ee's please reply - (or those who think think they may know)

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wrote:

It isn't. You might generate lightning by a static phenomenon, but if a current flows (ie there's a flash) then it will also generate the magnetic effects.
There's also the question of Tesla coils, which are AC anyway. Most of the museum "lightning demonstrations" you see are done with Teslas, rather than an electrostatc machine. Except in Boston though, where they still have that huge Van de Graaff generator that's sometimes used for "geek in a cage" shows.
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On Sat, 23 Jun 2007 12:02:28 +0100, Andy Dingley

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wrote:

I've never seen busbars much thicker than that, even in DC systems.
I used to work in telephone exchanges, back in the days of Strowger etc. _Lots_ of power was needed to run an exchange, all distributed at 50V DC. The bus bars were copper strip, about 1/2" from memory and up to 12" wide. Generally the thickness was standard everywhere, but the width was proportional to the current for that citcuit. For a really big feed, such as the one from the battery room downstairs, these busbars would be paralleled up and spaced slightly apart. Mainly this was done for ease of mechanically forming busbars, as two 1/2" strips are easier to install than one 1" strip. It also meant thought that skin effect wouldn't have been a problem, even at 50Hz.
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Tom Watson wrote:

Trust me, there are some _REALLY, REALLY BRIGHT_ folks who do this stuff for a living -- if it were feasible, they would have already done it...
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Not with the intent of giving offence but -
That is a particularly shabby piece of reasoning.

Tom Watson
tjwatson1ATcomcastDOTnet (real email)
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Tom Watson wrote:

It's true, however...as someone else has noted, if it were economically feasible, it would have been done a long time ago as the actual concept does exist.
You, of course, in your infinite wisdom, are welcome to enter the field and make your fortune in an area others have overlooked.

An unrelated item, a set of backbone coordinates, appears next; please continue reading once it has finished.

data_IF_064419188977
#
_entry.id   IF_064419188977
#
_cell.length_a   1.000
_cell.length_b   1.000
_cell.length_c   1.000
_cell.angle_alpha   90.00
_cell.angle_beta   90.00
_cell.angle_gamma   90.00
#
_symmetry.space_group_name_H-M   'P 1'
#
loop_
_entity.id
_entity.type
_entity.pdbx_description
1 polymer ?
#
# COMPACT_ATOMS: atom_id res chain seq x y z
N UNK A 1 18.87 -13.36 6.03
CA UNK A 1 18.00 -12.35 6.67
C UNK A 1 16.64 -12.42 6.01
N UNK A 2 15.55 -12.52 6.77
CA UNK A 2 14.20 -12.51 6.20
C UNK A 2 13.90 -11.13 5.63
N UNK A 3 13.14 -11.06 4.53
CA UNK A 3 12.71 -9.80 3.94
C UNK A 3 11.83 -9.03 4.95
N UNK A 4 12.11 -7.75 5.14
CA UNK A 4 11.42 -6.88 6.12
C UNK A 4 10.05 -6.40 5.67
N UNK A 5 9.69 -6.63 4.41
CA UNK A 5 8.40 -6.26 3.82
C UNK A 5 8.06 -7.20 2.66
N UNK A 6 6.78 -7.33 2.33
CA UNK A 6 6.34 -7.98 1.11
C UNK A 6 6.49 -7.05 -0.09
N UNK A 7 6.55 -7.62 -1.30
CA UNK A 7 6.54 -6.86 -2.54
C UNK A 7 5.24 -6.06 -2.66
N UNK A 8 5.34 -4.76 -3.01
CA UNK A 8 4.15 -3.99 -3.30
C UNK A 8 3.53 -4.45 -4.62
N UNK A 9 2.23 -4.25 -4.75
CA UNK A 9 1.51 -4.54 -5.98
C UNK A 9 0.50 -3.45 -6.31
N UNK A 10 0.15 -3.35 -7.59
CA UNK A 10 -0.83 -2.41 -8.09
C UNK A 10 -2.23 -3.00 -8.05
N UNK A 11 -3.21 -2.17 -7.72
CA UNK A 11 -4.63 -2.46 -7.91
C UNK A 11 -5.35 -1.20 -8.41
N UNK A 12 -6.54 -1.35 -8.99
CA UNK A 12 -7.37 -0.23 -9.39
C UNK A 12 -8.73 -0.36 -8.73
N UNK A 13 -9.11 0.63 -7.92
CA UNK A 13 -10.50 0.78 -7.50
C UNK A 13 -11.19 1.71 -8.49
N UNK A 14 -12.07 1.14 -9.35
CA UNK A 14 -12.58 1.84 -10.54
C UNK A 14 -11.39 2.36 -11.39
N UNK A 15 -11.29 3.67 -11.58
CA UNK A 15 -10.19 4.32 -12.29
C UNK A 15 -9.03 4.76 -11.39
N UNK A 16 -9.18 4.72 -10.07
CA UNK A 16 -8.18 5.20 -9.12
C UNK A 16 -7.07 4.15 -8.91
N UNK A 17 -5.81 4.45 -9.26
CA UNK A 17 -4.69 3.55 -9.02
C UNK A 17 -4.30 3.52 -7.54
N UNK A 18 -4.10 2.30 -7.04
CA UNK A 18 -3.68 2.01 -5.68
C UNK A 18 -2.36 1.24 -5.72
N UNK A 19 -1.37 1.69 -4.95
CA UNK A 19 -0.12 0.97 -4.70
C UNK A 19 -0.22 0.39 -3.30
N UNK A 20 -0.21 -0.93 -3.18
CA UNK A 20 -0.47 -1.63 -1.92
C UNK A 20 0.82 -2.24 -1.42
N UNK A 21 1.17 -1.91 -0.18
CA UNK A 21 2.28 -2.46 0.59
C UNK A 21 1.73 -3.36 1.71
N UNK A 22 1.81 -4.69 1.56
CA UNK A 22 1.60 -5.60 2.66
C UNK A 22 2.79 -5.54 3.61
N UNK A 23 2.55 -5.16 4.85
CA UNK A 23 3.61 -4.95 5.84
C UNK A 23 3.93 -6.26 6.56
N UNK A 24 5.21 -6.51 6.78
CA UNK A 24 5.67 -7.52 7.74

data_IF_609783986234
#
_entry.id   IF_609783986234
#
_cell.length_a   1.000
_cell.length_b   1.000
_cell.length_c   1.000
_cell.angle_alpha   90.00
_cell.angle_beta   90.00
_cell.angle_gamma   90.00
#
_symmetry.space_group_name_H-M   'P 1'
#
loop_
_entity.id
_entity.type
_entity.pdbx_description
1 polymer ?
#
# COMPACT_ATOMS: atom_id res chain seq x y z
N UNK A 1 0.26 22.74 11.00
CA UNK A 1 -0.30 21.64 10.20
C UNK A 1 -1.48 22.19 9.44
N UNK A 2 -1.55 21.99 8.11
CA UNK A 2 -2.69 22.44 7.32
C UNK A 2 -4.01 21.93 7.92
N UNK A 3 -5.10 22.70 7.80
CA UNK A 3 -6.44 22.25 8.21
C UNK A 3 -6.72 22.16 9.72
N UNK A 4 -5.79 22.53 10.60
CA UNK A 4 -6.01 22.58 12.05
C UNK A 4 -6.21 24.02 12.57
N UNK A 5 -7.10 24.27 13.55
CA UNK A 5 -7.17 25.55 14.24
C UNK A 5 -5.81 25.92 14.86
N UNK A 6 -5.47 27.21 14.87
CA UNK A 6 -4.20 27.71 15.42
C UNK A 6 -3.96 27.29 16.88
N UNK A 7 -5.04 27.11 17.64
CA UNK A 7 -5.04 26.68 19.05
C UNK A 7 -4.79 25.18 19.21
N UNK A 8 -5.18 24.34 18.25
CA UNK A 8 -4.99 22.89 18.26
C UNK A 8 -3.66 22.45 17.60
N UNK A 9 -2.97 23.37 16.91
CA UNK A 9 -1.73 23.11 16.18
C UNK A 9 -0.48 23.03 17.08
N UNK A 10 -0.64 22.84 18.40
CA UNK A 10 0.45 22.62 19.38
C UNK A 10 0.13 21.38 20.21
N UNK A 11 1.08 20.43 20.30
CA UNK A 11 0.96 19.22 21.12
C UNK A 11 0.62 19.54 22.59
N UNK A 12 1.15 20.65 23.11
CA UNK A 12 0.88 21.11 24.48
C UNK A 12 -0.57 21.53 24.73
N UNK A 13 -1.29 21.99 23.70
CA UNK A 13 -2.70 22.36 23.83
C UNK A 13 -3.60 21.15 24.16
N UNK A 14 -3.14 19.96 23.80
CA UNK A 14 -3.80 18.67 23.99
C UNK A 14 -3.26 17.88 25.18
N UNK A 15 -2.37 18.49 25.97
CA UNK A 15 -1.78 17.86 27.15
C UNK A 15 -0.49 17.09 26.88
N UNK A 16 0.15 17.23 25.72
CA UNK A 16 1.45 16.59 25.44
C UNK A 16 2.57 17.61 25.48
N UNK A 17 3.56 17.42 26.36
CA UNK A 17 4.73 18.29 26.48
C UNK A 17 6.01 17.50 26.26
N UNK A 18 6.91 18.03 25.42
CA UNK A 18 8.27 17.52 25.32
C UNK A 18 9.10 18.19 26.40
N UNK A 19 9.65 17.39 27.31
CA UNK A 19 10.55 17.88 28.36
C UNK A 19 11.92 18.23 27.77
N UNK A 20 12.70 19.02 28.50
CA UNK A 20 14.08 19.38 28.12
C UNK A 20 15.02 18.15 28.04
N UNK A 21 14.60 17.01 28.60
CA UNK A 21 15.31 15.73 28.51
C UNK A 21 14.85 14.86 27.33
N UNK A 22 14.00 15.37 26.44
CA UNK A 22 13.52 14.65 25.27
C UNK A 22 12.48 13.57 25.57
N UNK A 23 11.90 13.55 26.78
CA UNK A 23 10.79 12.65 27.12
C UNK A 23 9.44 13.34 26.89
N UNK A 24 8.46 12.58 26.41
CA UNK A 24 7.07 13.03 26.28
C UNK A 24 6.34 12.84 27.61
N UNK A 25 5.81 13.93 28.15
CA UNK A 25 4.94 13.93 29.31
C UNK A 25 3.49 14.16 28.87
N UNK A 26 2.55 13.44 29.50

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ex cathedra v. non cathedra.
is this really the best that you can do?

Tom Watson
tjwatson1ATcomcastDOTnet (real email)
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Tom Watson wrote:

It's really the best (actually more than) it deserves here.
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Catapultam habeo. Nisi pecuniam omnem mihi dabis, ad caput tuum saxum immane mittam.
http://forums.craigslist.org/?forumID
You might try your question there. They really get into this kind of thing there.
todd
wrote:

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Not with the intent of giving offence but -
Yours is a particularly baseless argument, seemingly overly fond of your own insightfulness.
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Tom Watson wrote:

I marked the thread with an OT because I'm trying to be helpful and Tom apparently forgot to do it.
But, as regards the reasoning, I have to agree with Tom. For many years there were some really, really bright people working on heavier than air flight Da Vinci, for one) ... and a couple of bicycle mechanics from Ohio share the honors with a Latin American bon-vivant for solving the basic problems.
While Goddard gets much of the credit for space flight, a lot of very intelligent Chinese had solved most of the problem centuries earlier ... but never finished up.
It's hard to point at any single area of life and say 'IF there was an answer THESE people would know what it is.' I can say it ... but it's hard to keep a straight face.